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RE: Classroom critique of XML Schema 1.1

From: Costello, Roger L. <costello@mitre.org>
Date: Sat, 19 Mar 2011 09:44:48 -0400
To: "xmlschema-dev@w3.org" <xmlschema-dev@w3.org>
Message-ID: <9E51F88D5247B648908850C35A3BBB500530221C27@IMCMBX3.MITRE.ORG>
Hi Michael,

Thank you for your clear and thorough explanations. If you don't mind, I would like to dig a bit deeper and challenge the decisions of the WG.

Regarding this recommendation:

>> Recommendation: Lift the restriction that the XPath expression in <assert> 
>> elements can only "look down." Permit the XPath expression to look anywhere, 
>> including to other XML documents. 

You wrote:

> In XSD 1.0 and in XSD 1.1 apart from assertions, type validity has
> the property that it depends upon an element and a type, and does
> not depend at all upon the context of the element.  So it's always possible
> to validate an element against a type by extracting the element from 
> the document and handing it to a validator.

> This context-free nature of type validity was an important design
> goal for some members of the WG, though not for all.

Hold on! XML Schema 1.1 elements are not context-free. 

Example: in my class I gave this example: What is the data type of this <Publisher> element:

    <element name="Publisher" type="string" />

Without considering context, you would answer "string." However, if you look up the tree to the <BarnesAndNoble> ancestor element you see that it contains an <assert> element which constrains the string data type:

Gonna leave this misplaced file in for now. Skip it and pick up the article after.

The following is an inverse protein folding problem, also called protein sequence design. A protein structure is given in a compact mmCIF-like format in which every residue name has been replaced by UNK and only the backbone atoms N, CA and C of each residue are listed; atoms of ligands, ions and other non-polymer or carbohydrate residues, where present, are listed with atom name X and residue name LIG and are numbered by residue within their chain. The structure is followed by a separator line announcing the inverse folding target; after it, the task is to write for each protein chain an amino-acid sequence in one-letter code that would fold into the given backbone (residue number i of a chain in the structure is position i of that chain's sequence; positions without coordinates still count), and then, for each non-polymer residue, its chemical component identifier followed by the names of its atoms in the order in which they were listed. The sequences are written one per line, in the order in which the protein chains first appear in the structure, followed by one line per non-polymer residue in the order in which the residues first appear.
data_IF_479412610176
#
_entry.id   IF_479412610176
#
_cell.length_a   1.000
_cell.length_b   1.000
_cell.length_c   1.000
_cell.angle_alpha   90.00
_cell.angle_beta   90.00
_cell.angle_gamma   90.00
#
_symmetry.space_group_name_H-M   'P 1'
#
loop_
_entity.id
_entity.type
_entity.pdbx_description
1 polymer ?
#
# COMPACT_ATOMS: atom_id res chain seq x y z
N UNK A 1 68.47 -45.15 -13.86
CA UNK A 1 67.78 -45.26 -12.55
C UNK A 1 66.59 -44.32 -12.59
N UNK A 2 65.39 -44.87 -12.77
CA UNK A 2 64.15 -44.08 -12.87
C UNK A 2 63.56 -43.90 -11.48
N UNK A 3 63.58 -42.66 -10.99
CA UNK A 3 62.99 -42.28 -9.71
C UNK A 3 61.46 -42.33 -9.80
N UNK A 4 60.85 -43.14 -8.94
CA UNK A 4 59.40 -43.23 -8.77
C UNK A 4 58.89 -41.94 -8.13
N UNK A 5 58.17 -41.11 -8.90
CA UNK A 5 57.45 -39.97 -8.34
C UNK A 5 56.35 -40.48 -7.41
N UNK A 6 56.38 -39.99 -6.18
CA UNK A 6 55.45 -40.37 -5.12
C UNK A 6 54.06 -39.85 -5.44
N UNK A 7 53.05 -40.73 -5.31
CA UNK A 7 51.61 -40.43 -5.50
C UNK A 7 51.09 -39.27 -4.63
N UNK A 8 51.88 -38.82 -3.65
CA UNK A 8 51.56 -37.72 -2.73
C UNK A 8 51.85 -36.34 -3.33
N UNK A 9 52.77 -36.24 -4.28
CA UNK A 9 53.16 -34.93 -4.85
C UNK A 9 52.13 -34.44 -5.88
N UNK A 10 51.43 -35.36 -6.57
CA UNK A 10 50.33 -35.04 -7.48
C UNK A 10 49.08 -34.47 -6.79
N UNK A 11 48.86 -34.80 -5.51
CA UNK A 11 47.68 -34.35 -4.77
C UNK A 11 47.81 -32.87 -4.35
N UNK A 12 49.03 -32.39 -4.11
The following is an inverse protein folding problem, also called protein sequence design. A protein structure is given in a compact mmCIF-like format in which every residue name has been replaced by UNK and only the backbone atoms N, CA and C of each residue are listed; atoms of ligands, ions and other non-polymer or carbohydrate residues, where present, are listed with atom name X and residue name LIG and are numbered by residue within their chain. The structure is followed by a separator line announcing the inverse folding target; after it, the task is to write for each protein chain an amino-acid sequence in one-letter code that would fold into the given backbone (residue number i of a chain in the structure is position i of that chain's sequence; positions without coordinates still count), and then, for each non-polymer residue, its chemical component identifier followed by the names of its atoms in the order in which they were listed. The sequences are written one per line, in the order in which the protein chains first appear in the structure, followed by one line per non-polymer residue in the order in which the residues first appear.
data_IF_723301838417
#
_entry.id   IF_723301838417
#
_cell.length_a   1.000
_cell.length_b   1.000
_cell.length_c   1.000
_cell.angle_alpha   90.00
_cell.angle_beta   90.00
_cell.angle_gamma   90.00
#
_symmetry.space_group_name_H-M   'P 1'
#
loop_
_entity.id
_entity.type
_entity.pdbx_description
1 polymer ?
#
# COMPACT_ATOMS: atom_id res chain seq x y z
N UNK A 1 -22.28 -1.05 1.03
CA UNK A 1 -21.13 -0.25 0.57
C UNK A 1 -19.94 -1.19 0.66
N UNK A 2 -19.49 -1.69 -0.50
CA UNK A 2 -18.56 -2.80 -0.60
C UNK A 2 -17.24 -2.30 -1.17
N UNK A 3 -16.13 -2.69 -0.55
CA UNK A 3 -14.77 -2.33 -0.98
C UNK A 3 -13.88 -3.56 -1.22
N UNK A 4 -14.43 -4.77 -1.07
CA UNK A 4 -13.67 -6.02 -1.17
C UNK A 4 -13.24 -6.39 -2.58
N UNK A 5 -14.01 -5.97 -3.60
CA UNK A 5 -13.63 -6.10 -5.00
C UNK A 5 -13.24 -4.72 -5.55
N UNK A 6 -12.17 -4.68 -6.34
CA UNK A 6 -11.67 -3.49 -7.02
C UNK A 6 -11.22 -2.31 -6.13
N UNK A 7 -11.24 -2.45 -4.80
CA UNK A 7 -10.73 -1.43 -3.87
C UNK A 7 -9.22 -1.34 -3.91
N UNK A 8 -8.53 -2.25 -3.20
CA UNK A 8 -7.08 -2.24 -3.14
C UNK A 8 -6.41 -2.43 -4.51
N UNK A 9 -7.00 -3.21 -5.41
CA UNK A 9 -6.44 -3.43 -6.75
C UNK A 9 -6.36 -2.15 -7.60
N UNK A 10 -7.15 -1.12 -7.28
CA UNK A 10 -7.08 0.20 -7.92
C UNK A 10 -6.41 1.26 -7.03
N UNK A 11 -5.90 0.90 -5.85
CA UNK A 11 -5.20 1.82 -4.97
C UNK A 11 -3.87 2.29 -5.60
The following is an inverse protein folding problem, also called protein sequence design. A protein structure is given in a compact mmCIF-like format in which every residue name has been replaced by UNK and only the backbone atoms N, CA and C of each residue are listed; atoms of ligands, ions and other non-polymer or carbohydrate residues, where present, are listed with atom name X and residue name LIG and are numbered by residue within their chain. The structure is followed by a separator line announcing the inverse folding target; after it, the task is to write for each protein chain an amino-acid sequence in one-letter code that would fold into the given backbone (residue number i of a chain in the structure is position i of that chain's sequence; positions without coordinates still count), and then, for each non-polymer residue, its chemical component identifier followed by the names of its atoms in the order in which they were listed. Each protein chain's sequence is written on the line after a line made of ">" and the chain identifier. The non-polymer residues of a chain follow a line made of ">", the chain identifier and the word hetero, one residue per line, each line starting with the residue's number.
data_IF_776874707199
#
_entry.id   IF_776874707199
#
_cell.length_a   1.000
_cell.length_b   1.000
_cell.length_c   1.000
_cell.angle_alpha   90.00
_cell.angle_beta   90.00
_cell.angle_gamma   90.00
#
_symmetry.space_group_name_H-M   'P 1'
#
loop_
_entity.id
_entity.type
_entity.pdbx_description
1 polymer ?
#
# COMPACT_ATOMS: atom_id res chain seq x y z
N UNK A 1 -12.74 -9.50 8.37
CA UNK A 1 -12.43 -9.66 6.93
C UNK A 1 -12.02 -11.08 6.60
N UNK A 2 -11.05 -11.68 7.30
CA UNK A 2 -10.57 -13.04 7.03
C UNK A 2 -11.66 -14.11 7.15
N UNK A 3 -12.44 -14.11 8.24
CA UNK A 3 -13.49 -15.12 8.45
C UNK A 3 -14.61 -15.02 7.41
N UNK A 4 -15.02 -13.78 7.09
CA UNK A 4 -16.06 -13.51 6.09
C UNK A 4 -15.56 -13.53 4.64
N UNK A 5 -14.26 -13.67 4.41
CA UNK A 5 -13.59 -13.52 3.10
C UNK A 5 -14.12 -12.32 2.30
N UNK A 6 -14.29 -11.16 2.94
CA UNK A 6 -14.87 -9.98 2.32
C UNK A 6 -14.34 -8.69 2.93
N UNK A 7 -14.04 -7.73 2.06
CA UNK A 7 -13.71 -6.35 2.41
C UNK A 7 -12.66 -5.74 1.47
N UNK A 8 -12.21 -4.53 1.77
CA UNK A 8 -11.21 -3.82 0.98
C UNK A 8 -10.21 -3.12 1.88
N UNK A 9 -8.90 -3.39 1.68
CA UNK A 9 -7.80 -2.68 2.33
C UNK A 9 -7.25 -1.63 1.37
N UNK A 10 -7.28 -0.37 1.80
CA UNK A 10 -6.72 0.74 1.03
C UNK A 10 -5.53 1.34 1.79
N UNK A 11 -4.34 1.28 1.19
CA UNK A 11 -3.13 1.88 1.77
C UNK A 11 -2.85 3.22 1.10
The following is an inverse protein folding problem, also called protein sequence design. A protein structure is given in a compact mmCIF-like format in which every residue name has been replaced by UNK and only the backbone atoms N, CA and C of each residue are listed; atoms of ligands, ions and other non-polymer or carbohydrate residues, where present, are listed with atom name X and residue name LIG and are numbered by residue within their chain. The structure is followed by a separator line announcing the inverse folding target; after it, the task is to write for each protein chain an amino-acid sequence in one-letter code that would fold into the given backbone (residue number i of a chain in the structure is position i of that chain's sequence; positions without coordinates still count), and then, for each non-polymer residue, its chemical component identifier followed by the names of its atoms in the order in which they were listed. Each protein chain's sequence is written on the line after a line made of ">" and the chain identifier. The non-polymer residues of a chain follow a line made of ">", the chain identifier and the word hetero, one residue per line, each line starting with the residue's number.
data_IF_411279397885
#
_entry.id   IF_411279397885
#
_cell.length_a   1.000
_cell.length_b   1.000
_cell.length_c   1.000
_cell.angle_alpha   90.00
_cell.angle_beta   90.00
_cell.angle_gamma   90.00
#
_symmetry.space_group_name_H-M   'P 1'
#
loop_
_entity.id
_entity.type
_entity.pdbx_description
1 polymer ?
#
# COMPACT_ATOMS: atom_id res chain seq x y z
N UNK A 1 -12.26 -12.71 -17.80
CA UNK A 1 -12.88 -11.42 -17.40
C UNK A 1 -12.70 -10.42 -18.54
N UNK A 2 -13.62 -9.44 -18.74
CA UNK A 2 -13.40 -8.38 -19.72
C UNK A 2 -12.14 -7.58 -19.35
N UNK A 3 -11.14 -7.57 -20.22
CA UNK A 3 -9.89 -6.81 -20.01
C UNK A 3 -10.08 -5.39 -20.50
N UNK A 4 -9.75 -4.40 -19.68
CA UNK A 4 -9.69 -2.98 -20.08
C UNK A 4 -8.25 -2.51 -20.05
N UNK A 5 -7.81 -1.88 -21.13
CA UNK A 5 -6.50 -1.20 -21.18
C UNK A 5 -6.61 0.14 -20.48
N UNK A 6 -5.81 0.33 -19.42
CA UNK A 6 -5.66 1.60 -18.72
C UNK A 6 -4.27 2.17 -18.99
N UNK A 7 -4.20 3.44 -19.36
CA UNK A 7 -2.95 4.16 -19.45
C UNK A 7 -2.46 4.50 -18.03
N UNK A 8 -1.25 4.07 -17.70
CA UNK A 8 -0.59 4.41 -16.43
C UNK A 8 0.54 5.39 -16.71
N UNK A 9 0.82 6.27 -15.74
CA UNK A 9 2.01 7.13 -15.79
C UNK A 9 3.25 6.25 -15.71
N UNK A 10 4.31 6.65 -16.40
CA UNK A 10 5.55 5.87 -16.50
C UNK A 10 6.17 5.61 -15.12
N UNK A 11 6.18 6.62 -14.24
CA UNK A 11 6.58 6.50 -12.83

<assert test="string-length(.//Publisher le 140)" />

"The length of the value of the <Publisher> element must be less than 140 characters."

Thus the element declaration for Publisher is not context-free. Its type is very much dependent on its context.

In fact the phrase "action at a distance" was coined (I think by you Michael!) to emphasize the non-context-free nature of XML Schema 1.1 element and attribute declarations. 

You also wrote:

> It is also the case that pretty much every example the WG has
> encountered where it felt natural to express a constraint by looking
> up could also be expressed in a downward-looking assertion on an
> ancestor element.

I remember having a debate with Noah regarding, "Should <assert> elements be positioned right where they are needed or higher up the tree?" Noah argued convincingly for positioning <assert> elements right where they are needed. My class agreed 100% with Noah. One excellent rationale given by a student is "co-locating <assert> elements enables extractability and reusability of components." 

Example: above I placed the <assert> element on the <BarnesAndNoble> element, which is way up the ancestor chain from the Publisher element declaration. If the element declaration for Publisher is reused by another schema then the constraints provided by the <assert> element is lost. 

The example illustrates an important point, so let's pursue it further. Suppose we lift the restriction that the <assert> element's XPath expression can only "look down." And suppose the value of the <Publisher> element should not be longer than 140 characters if its context is a <BarnesAndNoble> ancestor, it should not be longer than 70 characters if its context is an <Amazon> ancestor, and otherwise any string is permitted. This is naturally expressed like this:

<element name="Publisher">
    <complexType>
        <simpleContent>
            <extension base="string">
               <assert test=" if (ancestor::BarnesAndNoble) then 
                                 string-length(text()) le 140